With Chubu University

Project Description

With Dr Ikki Matsuda from Chubu University DGFC collaborates in the project entitled: “Effects of genetic relatedness and dispersal patterns on gut microbiota and parasite transmission in proboscis monkeys”.

The main objective of this study is to examine the relatedness and dispersal patterns of proboscis monkeys in the Menanggul area of the Lower Kinabatangan Wildlife Sanctuary.


Based on previous field observations, the serious aggressions in males within reproductive minimum units (harems) and between reproductive and all-male units were very rare in the lower Kinabatangan. In addition, there were no (even suspected) infanticide behaviours in proboscis monkeys after taking over the minimum reproductive units by new male and even after adult females transferred into the unit with a new born infant. All these evidences strongly indicate that there is a mechanism to reduce the mating competitions among male proboscis monkeys. Therefore, it is expected that males in each minimum reproductive unit within the same bands are genetically highly related to each other as males transfer within bands. However, it is also expected that the serious aggressions would occur between males from different bands as males do not migrate beyond bands, i.e., males in different bands are not related to each other. Within the bands, males in all-male units may also be related to (harem) males in the minimum reproductive units. This may be the reason why the serious aggressions are avoided among males within the bands in proboscis monkeys. On the other hand, it is expected that as females transfer to the other units probably even beyond bands to avoid their inbreeding, degree of female relatedness within the minimum reproductive units and within/between bands should be equal each other and lower than those in males.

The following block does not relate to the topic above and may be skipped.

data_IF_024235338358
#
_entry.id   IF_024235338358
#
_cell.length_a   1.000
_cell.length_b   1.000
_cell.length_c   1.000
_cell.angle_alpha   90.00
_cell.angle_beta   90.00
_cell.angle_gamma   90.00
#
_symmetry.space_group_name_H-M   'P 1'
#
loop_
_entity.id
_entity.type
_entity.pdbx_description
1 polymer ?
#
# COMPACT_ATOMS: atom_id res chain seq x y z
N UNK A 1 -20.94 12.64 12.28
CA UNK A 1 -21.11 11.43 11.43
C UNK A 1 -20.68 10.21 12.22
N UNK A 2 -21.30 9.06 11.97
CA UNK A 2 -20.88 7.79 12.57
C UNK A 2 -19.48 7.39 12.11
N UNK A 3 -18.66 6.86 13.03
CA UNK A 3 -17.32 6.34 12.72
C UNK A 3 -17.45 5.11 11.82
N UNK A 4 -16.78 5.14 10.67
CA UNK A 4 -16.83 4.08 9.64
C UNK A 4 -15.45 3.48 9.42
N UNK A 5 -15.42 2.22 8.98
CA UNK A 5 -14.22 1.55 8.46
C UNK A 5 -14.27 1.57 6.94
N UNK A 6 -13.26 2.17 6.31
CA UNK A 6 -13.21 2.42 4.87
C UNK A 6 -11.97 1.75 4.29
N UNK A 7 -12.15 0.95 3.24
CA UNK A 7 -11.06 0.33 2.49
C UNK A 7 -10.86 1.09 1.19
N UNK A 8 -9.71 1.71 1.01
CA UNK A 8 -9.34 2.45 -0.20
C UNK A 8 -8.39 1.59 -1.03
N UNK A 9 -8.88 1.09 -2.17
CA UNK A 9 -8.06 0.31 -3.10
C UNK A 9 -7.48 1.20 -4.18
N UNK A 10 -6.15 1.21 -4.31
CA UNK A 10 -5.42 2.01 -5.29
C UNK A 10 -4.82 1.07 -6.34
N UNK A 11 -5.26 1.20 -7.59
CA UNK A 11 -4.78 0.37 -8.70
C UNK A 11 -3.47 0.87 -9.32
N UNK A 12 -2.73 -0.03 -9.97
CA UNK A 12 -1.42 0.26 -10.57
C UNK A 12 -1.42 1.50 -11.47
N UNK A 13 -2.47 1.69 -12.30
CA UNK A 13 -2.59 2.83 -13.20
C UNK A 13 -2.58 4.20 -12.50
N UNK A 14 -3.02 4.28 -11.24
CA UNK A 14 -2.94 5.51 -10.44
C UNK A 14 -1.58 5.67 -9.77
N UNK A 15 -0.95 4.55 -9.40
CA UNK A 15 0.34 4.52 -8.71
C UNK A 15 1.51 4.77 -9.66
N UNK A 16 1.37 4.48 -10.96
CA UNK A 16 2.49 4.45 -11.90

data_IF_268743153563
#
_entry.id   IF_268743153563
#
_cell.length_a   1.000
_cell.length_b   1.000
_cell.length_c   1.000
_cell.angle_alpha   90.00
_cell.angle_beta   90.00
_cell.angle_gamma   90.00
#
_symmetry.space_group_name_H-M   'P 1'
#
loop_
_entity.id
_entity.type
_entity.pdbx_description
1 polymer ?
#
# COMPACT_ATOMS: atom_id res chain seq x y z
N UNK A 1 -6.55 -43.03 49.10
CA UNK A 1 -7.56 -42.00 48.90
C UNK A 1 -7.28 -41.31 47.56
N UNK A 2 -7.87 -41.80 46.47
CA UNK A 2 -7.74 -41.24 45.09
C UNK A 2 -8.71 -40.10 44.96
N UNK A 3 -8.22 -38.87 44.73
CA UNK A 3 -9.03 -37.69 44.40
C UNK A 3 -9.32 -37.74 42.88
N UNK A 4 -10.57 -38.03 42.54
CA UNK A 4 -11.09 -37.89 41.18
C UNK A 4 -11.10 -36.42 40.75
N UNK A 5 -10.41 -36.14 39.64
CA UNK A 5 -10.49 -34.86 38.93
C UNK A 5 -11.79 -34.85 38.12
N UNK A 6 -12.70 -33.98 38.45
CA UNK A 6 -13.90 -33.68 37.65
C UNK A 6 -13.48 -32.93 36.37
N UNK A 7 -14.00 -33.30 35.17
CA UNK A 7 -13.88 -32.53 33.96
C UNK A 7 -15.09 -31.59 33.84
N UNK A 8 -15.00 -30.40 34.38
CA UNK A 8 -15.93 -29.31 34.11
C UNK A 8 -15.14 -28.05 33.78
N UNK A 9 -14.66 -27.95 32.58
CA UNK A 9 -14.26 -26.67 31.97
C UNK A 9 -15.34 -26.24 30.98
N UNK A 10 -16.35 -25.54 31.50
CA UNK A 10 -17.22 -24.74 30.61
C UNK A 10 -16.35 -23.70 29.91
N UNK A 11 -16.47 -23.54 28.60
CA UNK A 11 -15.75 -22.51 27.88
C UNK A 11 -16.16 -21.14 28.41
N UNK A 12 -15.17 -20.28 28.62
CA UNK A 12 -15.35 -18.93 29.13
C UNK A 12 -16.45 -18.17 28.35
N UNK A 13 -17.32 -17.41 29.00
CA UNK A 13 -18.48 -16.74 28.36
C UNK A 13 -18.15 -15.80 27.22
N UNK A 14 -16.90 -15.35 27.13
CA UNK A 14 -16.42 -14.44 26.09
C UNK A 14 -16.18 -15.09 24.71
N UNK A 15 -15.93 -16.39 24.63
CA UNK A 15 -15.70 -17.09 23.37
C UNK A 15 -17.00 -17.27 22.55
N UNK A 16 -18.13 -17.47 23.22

In relation to the above expected genetic patterns of proboscis monkeys, we expect that parasite transmission is mainly caused by females as they frequently transfer among units and even beyond bands. In addition, the similarity of gastrointestinal (GI) microbiome composition will positively correlate with the relatedness of proboscis monkeys. Since males only transfer within bands, they will share similar food items in the same habitat, and thus higher similarity of GI microbiome composition among males within bands is expected. However, lower similarity is expected between males in different bands. Lastly, similarity of GI microbiome composition is lower among females than that in males as females frequently transfer to units and bands, i.e. females frequently change their habitats probably with their diets.

In sum, it is expected that:

  1. Male proboscis monkeys both in minimum reproductive units and all-male units within bands show higher degree of relatedness than those within different bands as males only transfer between units within bands
  2. Degree of relatedness of female proboscis monkeys is generally lower than that of males; it is similar within and between minimum reproductive units even between those in different bands as females frequently transfer between units and bands.
  3. Parasite transmission is mainly caused by female proboscis monkeys as females frequently transfer between units and bands.
  4. Gastrointestinal (GI) microbiome composition is similar among males within bands, though such similarity is lower between males with different bands.
  5. Similarity of GI microbiome composition is lower among females than that in males as only females may frequently transfer between units and bands.

The laboratory work for the relatedness analyses has been performed at the Wildlife Health, Genetic and Forensic Laboratory by DGFC’s Senior Conservation Geneticist and supervised by DGFC’s Scientific Advisor.